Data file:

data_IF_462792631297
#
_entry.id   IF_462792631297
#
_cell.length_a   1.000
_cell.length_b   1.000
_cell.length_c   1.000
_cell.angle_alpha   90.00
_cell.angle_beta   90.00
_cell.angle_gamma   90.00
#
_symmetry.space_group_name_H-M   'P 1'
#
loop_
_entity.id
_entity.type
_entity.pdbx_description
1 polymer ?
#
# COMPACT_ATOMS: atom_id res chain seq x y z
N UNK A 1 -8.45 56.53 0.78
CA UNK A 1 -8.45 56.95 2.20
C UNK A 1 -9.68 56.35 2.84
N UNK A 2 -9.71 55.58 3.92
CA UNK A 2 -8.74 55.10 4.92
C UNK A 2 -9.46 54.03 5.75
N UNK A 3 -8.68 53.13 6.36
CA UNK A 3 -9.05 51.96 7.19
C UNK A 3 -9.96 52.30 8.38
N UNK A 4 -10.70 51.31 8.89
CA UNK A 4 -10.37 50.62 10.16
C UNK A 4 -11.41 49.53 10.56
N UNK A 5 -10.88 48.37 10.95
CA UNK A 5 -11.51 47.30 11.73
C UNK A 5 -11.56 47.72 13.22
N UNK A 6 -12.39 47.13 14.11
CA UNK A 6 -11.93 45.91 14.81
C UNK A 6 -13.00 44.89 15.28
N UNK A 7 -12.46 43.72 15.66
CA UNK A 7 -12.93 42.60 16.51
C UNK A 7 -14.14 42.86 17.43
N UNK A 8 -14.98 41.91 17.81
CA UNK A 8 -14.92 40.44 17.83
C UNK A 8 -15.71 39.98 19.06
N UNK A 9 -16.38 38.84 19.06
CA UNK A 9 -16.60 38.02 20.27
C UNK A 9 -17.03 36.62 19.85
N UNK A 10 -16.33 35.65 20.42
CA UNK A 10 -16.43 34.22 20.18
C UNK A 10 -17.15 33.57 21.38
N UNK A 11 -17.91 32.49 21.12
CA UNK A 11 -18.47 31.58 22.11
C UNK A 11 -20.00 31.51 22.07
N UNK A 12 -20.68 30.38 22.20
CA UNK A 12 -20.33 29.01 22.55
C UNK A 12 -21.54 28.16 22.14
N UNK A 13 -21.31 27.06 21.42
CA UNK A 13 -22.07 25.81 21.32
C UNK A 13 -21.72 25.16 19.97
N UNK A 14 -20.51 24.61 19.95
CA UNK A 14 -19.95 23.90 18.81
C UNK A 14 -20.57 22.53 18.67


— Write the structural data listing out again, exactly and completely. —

data_IF_462792631297
#
_entry.id   IF_462792631297
#
_cell.length_a   1.000
_cell.length_b   1.000
_cell.length_c   1.000
_cell.angle_alpha   90.00
_cell.angle_beta   90.00
_cell.angle_gamma   90.00
#
_symmetry.space_group_name_H-M   'P 1'
#
loop_
_entity.id
_entity.type
_entity.pdbx_description
1 polymer ?
#
# COMPACT_ATOMS: atom_id res chain seq x y z
N UNK A 1 -8.45 56.53 0.78
CA UNK A 1 -8.45 56.95 2.20
C UNK A 1 -9.68 56.35 2.84
N UNK A 2 -9.71 55.58 3.92
CA UNK A 2 -8.74 55.10 4.92
C UNK A 2 -9.46 54.03 5.75
N UNK A 3 -8.68 53.13 6.36
CA UNK A 3 -9.05 51.96 7.19
C UNK A 3 -9.96 52.30 8.38
N UNK A 4 -10.70 51.31 8.89
CA UNK A 4 -10.37 50.62 10.16
C UNK A 4 -11.41 49.53 10.56
N UNK A 5 -10.88 48.37 10.95
CA UNK A 5 -11.51 47.30 11.73
C UNK A 5 -11.56 47.72 13.22
N UNK A 6 -12.39 47.13 14.11
CA UNK A 6 -11.93 45.91 14.81
C UNK A 6 -13.00 44.89 15.28
N UNK A 7 -12.46 43.72 15.66
CA UNK A 7 -12.93 42.60 16.51
C UNK A 7 -14.14 42.86 17.43
N UNK A 8 -14.98 41.91 17.81
CA UNK A 8 -14.92 40.44 17.83
C UNK A 8 -15.71 39.98 19.06
N UNK A 9 -16.38 38.84 19.06
CA UNK A 9 -16.60 38.02 20.27
C UNK A 9 -17.03 36.62 19.85
N UNK A 10 -16.33 35.65 20.42
CA UNK A 10 -16.43 34.22 20.18
C UNK A 10 -17.15 33.57 21.38
N UNK A 11 -17.91 32.49 21.12
CA UNK A 11 -18.47 31.58 22.11
C UNK A 11 -20.00 31.51 22.07
N UNK A 12 -20.68 30.38 22.20
CA UNK A 12 -20.33 29.01 22.55
C UNK A 12 -21.54 28.16 22.14
N UNK A 13 -21.31 27.06 21.42
CA UNK A 13 -22.07 25.81 21.32
C UNK A 13 -21.72 25.16 19.97
N UNK A 14 -20.51 24.61 19.95
CA UNK A 14 -19.95 23.90 18.81
C UNK A 14 -20.57 22.53 18.67